According to Webster's Dictionary, control means "to exercise restraining or directing influence over; to have power over." Does your use of credit give you power over your finances, or do your debts have too much influence?
If you desire to exercise financial restraint and have more influence over your finances, you will need to create two pieces of financial information: a net worth statement and a spending plan.
A net worth statement sounds complex, but it's very simple. On one side of a piece of paper list the current value of everything you own (your assets):
On the other side of the page list the outstanding balances of all your debts (the amount of money needed to pay off your debts). This will include the balances on:
Finally, do some basic math.
Total Assets — Total Liabilities = Your Net Worth (the value of what you own minus how much you owe to others). This is a snapshot of your financial condition. More important, it is the result of every past financial decision and what you have to show for all of the money that has ever come through your hands. For most people, this snapshot is not a pretty picture.
Despite earning $1.6 million during their working years, the average net worth of Americans at age 65 is $104,000 — only about 6.5 cents out of every dollar earned. It's not how much money you make but how much you keep that counts. Therefore, you should make it your goal to increase your net worth each year by paying off debt to decrease your liabilities and putting money into assets like a house, savings account or investments. Assets should increase in value over time and increase your net worth.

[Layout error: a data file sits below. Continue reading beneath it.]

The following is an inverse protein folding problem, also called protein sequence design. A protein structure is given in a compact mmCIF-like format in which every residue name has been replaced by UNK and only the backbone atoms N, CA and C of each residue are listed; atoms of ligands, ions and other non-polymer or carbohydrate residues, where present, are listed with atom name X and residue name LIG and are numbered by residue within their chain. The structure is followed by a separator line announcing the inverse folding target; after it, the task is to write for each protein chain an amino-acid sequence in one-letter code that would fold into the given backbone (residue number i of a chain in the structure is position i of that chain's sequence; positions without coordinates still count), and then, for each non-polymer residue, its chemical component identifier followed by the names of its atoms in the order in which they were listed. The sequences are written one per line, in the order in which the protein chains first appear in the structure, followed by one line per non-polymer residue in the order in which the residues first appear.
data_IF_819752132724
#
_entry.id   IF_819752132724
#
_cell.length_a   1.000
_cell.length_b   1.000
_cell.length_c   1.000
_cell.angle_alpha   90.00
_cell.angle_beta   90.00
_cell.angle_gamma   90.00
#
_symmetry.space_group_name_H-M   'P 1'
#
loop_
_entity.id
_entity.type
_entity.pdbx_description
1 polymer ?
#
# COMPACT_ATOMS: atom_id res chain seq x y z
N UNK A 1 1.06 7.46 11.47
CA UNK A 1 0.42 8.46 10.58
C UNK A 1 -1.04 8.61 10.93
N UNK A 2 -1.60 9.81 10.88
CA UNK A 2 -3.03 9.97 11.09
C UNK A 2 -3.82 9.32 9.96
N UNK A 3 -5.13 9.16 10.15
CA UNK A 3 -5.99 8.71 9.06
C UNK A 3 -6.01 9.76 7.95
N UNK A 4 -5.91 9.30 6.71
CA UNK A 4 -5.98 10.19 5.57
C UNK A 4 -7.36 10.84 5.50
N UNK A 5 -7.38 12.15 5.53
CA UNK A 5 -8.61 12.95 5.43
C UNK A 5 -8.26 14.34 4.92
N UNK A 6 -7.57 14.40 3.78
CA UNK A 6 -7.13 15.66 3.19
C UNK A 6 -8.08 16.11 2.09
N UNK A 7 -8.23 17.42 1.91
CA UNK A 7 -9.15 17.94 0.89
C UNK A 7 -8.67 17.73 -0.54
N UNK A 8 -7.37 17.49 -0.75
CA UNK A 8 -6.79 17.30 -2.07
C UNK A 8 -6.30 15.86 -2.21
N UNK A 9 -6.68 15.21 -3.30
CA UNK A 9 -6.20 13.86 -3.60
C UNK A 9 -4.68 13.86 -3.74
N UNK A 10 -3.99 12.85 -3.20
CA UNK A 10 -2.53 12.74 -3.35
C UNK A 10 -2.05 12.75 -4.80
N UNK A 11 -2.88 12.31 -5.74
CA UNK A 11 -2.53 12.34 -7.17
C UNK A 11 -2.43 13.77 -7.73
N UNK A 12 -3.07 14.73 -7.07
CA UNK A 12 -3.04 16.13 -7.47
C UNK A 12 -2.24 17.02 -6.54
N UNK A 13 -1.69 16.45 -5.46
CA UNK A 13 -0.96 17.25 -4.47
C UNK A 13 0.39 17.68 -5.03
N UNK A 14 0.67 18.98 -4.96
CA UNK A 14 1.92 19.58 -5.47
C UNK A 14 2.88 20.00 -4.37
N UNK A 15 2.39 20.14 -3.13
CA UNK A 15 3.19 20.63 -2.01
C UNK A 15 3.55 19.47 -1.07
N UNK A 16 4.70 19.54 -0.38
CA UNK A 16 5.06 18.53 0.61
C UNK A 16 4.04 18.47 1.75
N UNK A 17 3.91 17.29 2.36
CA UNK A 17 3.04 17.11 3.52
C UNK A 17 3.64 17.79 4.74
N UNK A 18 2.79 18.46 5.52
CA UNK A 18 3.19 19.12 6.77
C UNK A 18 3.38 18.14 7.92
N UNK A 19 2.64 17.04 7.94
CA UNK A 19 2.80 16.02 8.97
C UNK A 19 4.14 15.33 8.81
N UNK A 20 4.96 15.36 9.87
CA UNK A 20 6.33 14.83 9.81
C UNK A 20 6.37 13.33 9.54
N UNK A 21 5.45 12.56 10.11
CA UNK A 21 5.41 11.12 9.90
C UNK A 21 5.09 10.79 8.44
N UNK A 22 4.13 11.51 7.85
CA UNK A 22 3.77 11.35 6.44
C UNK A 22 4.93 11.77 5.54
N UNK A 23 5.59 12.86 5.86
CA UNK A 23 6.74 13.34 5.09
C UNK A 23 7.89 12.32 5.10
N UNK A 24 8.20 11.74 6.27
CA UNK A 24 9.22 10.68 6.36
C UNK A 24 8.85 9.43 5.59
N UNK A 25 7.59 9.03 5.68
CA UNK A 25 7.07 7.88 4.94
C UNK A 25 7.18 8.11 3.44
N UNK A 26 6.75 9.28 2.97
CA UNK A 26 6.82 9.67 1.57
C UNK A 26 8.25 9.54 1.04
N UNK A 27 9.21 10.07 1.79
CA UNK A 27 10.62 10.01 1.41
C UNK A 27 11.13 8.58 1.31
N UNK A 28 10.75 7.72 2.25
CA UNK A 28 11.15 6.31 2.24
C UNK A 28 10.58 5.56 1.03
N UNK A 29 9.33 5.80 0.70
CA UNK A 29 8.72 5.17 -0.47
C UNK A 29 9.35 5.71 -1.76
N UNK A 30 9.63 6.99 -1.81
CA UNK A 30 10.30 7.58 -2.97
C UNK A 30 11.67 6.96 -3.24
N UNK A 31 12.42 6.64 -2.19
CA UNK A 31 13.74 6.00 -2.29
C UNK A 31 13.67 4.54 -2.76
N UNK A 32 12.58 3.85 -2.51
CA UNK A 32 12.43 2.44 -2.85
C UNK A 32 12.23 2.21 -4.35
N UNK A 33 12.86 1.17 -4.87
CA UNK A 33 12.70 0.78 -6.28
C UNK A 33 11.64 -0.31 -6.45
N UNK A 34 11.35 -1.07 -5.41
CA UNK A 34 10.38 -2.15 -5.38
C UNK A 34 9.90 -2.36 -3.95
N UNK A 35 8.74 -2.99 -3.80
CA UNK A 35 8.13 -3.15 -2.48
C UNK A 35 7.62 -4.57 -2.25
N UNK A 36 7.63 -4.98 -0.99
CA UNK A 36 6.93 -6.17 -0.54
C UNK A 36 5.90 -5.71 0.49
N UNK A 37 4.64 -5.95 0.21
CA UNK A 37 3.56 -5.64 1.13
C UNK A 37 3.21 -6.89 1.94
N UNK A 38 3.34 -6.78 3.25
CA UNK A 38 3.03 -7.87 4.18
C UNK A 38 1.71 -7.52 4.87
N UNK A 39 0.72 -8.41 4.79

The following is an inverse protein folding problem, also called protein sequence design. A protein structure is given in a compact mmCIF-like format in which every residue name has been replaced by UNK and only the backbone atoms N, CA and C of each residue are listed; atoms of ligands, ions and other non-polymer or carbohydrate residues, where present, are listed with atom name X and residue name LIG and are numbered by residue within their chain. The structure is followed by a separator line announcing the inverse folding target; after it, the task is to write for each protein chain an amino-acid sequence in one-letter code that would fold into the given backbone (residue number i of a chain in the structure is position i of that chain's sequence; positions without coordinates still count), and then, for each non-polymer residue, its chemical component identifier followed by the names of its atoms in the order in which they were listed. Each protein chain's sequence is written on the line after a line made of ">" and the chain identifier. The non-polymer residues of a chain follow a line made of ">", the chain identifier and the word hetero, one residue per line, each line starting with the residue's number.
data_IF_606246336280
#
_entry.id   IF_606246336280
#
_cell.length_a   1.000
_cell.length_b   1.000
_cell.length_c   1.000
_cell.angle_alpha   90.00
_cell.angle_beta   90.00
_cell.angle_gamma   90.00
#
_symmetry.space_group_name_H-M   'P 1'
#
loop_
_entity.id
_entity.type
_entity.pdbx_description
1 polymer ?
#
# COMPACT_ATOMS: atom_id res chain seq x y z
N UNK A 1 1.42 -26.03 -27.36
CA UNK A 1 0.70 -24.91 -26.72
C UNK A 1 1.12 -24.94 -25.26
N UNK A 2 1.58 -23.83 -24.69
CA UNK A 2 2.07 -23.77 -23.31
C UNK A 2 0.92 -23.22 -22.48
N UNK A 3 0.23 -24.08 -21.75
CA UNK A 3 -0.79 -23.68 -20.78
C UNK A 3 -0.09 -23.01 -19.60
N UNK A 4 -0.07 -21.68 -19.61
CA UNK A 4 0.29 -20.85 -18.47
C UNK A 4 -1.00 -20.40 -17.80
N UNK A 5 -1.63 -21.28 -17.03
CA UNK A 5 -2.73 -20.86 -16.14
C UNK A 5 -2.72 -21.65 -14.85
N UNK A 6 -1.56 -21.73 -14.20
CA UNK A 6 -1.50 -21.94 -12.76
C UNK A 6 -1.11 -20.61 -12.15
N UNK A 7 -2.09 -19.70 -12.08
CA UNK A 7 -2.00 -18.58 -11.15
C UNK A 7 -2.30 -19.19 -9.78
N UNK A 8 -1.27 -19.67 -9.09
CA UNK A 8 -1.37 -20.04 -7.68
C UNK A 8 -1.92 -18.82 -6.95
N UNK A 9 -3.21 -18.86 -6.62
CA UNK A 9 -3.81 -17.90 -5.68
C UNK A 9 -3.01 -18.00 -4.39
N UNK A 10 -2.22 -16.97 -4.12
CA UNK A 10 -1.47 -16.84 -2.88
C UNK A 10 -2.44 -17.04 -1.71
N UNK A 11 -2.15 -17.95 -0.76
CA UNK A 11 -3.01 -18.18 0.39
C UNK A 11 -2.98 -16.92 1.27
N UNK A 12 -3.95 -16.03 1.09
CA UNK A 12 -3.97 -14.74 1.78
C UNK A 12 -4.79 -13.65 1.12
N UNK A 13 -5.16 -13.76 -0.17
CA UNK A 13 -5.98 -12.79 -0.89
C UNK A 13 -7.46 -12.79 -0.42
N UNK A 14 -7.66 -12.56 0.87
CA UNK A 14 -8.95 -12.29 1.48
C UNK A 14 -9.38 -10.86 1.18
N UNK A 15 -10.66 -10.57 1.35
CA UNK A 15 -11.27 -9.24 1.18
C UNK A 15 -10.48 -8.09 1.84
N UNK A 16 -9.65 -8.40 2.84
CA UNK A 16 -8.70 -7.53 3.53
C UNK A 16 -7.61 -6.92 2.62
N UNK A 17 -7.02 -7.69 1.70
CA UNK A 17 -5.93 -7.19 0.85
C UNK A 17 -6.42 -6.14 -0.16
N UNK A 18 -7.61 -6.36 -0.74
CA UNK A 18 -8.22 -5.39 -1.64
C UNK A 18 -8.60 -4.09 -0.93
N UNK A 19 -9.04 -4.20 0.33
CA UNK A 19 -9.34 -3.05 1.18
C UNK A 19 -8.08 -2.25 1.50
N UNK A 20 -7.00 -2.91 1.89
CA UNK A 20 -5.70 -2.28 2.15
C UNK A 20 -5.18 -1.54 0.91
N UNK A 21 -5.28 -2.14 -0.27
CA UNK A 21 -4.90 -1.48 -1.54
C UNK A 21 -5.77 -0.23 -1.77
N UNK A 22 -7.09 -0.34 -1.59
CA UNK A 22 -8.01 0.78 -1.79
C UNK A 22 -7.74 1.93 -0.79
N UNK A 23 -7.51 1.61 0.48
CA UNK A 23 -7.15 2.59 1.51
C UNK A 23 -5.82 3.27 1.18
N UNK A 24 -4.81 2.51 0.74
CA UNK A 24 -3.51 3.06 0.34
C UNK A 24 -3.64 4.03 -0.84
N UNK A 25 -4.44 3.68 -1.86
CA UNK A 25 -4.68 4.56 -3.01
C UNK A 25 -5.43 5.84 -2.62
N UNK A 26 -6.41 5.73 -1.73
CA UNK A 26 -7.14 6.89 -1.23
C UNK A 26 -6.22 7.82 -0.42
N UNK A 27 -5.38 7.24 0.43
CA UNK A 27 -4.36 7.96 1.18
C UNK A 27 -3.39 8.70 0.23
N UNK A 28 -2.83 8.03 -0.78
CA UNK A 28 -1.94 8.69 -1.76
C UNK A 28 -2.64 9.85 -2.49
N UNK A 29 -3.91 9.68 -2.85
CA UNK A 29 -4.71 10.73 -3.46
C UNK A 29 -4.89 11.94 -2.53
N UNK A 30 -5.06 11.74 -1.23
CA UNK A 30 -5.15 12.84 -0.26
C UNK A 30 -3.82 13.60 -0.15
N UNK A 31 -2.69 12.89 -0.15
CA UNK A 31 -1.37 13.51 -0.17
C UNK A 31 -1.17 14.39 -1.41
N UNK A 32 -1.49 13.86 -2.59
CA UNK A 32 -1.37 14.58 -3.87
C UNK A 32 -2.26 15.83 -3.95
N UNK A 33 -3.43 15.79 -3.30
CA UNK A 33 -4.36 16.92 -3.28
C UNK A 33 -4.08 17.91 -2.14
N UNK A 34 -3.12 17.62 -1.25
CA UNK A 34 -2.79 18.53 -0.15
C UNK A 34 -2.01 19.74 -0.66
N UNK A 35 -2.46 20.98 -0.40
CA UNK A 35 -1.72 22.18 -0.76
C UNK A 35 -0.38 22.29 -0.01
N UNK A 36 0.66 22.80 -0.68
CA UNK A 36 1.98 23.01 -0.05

The second piece of financial information you need is a spending plan. This is simply your monthly income minus your monthly expenses. Be candid and complete in terms of what you spend each month. Your spending plan will help you see where your money is going and give you the data you need to decide where to cut expenses and increase your net worth. You'll also have a way to track where your money is going. Given that the typical worker only keeps 6.5 cents per every earned dollar, a spending plan is a necessary tool to control your money.
If you don't control your money, it will control you. To exercise restraint you need the right information. Give yourself power and influence over your financial future with a net worth statement and a monthly spending plan.
The first step to getting out of debt is simply recognizing how you got into dept in the first place. Three common financial traps are easy to fall into: the Can't Wait Trap, the Comparison Trap and the Commendation Trap.
It's far easier to get into debt than to get out. You feel emotional pressures from your debt. If you ignore your bills, feel anxious about your debt or fight with your spouse over money, you're probably in debt too deep.
For many families, getting out of debt is like running in a maze — it's easy to get in but not to get out. It is possible to get out of the debt maze with hard work and a few tough choices.